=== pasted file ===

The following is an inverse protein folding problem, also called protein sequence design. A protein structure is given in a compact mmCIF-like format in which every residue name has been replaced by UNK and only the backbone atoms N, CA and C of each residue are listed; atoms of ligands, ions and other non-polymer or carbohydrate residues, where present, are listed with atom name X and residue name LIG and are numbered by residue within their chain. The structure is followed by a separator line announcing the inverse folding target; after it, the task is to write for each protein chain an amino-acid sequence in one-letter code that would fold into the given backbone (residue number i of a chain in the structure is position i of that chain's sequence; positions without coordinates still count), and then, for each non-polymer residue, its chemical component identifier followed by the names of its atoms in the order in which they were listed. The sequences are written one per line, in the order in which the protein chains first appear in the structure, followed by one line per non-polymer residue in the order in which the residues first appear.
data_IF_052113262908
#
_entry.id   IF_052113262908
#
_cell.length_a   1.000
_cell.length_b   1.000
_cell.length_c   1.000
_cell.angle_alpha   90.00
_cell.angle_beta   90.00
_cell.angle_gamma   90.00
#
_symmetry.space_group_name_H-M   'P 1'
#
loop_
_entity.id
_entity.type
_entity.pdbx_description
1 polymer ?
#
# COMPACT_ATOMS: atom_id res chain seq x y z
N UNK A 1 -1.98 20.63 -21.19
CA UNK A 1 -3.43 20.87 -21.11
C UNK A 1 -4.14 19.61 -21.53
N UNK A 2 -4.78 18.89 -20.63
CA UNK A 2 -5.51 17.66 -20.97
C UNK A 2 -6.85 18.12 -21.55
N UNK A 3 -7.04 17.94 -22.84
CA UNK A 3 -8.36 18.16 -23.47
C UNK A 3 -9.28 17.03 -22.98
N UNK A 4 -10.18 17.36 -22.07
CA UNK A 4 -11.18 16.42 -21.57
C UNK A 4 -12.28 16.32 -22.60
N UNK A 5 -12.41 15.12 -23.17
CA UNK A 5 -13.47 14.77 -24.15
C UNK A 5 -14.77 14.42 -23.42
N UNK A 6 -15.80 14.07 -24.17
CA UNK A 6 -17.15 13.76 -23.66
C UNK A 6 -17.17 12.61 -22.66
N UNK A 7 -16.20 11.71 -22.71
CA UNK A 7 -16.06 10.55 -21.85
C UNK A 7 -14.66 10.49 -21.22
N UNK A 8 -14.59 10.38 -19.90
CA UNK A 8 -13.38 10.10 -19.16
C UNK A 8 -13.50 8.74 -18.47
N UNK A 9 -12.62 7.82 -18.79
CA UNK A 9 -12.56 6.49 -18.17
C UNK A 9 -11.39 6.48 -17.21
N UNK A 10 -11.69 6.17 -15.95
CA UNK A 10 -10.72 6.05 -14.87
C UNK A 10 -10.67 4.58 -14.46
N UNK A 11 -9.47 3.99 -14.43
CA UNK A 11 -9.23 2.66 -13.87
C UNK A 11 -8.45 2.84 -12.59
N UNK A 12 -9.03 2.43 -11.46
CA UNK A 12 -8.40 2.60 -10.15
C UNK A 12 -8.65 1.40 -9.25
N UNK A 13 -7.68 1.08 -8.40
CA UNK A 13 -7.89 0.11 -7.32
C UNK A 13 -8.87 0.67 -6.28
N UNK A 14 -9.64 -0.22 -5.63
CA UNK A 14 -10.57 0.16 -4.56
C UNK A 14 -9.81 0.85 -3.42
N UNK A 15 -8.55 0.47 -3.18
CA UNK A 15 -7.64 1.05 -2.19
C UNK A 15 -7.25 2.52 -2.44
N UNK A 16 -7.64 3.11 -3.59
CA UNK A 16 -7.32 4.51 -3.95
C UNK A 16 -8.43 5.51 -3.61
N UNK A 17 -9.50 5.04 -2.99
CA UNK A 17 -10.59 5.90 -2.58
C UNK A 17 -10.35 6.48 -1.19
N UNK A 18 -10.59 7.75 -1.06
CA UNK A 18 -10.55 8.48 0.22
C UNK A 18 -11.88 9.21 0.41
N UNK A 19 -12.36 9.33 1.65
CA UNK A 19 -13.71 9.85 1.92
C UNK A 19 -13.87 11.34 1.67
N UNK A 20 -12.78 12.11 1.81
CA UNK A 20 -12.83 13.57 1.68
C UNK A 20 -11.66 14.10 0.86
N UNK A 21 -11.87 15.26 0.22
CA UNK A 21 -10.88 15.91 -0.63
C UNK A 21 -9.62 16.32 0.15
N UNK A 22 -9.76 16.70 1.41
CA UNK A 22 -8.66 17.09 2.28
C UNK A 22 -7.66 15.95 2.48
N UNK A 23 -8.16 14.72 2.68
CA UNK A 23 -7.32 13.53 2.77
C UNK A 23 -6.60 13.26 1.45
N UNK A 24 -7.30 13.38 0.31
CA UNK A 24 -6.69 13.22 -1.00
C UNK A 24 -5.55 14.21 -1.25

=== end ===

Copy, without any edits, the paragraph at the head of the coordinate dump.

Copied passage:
The following is an inverse protein folding problem, also called protein sequence design. A protein structure is given in a compact mmCIF-like format in which every residue name has been replaced by UNK and only the backbone atoms N, CA and C of each residue are listed; atoms of ligands, ions and other non-polymer or carbohydrate residues, where present, are listed with atom name X and residue name LIG and are numbered by residue within their chain. The structure is followed by a separator line announcing the inverse folding target; after it, the task is to write for each protein chain an amino-acid sequence in one-letter code that would fold into the given backbone (residue number i of a chain in the structure is position i of that chain's sequence; positions without coordinates still count), and then, for each non-polymer residue, its chemical component identifier followed by the names of its atoms in the order in which they were listed. The sequences are written one per line, in the order in which the protein chains first appear in the structure, followed by one line per non-polymer residue in the order in which the residues first appear.